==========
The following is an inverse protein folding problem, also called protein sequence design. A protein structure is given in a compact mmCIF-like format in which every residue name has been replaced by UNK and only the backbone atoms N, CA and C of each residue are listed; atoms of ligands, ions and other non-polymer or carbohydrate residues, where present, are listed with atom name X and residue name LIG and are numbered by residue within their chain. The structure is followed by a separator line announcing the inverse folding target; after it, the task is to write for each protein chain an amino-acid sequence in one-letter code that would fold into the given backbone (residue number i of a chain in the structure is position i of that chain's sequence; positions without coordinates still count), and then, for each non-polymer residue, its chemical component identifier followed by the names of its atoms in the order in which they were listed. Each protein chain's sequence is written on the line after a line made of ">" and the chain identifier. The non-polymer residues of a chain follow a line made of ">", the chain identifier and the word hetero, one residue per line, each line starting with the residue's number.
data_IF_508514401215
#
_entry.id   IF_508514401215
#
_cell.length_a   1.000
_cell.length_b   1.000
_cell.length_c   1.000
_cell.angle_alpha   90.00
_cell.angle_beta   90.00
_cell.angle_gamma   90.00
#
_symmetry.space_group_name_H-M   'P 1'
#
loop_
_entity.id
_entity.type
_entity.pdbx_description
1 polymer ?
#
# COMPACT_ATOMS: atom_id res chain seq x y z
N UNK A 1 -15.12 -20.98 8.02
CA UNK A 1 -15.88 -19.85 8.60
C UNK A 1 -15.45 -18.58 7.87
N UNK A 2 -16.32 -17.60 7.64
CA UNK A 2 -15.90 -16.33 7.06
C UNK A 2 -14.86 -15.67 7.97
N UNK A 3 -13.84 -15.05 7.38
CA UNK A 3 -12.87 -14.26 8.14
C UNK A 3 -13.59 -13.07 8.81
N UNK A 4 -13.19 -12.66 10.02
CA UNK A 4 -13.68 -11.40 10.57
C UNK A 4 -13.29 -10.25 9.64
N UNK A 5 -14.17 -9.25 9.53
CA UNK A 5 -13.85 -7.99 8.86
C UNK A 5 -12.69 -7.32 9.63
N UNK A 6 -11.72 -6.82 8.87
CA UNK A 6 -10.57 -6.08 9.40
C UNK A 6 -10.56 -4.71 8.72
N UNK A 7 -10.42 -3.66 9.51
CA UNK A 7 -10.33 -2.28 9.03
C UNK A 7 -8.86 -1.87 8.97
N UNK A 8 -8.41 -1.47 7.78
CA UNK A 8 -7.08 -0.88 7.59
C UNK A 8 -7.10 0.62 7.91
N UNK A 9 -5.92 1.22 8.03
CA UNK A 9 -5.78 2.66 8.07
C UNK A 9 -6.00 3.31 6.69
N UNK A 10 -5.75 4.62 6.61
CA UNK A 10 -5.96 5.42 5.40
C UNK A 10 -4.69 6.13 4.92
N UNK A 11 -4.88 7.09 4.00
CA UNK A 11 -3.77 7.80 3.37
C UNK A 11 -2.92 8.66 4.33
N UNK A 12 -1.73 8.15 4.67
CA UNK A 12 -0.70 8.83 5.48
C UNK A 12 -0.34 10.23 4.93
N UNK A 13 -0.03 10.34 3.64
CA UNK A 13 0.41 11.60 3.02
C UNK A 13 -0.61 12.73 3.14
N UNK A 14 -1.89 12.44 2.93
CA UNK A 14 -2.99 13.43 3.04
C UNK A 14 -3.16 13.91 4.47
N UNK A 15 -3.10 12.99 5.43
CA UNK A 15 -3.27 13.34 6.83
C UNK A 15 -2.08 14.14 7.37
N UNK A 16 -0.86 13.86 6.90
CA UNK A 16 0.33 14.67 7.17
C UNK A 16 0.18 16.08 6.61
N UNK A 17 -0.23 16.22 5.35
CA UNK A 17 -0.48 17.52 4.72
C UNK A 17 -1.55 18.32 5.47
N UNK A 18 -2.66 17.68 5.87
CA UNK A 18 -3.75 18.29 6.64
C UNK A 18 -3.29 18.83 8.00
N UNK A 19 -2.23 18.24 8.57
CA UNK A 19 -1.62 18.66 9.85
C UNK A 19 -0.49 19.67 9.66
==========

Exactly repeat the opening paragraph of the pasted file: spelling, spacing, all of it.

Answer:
The following is an inverse protein folding problem, also called protein sequence design. A protein structure is given in a compact mmCIF-like format in which every residue name has been replaced by UNK and only the backbone atoms N, CA and C of each residue are listed; atoms of ligands, ions and other non-polymer or carbohydrate residues, where present, are listed with atom name X and residue name LIG and are numbered by residue within their chain. The structure is followed by a separator line announcing the inverse folding target; after it, the task is to write for each protein chain an amino-acid sequence in one-letter code that would fold into the given backbone (residue number i of a chain in the structure is position i of that chain's sequence; positions without coordinates still count), and then, for each non-polymer residue, its chemical component identifier followed by the names of its atoms in the order in which they were listed. Each protein chain's sequence is written on the line after a line made of ">" and the chain identifier. The non-polymer residues of a chain follow a line made of ">", the chain identifier and the word hetero, one residue per line, each line starting with the residue's number.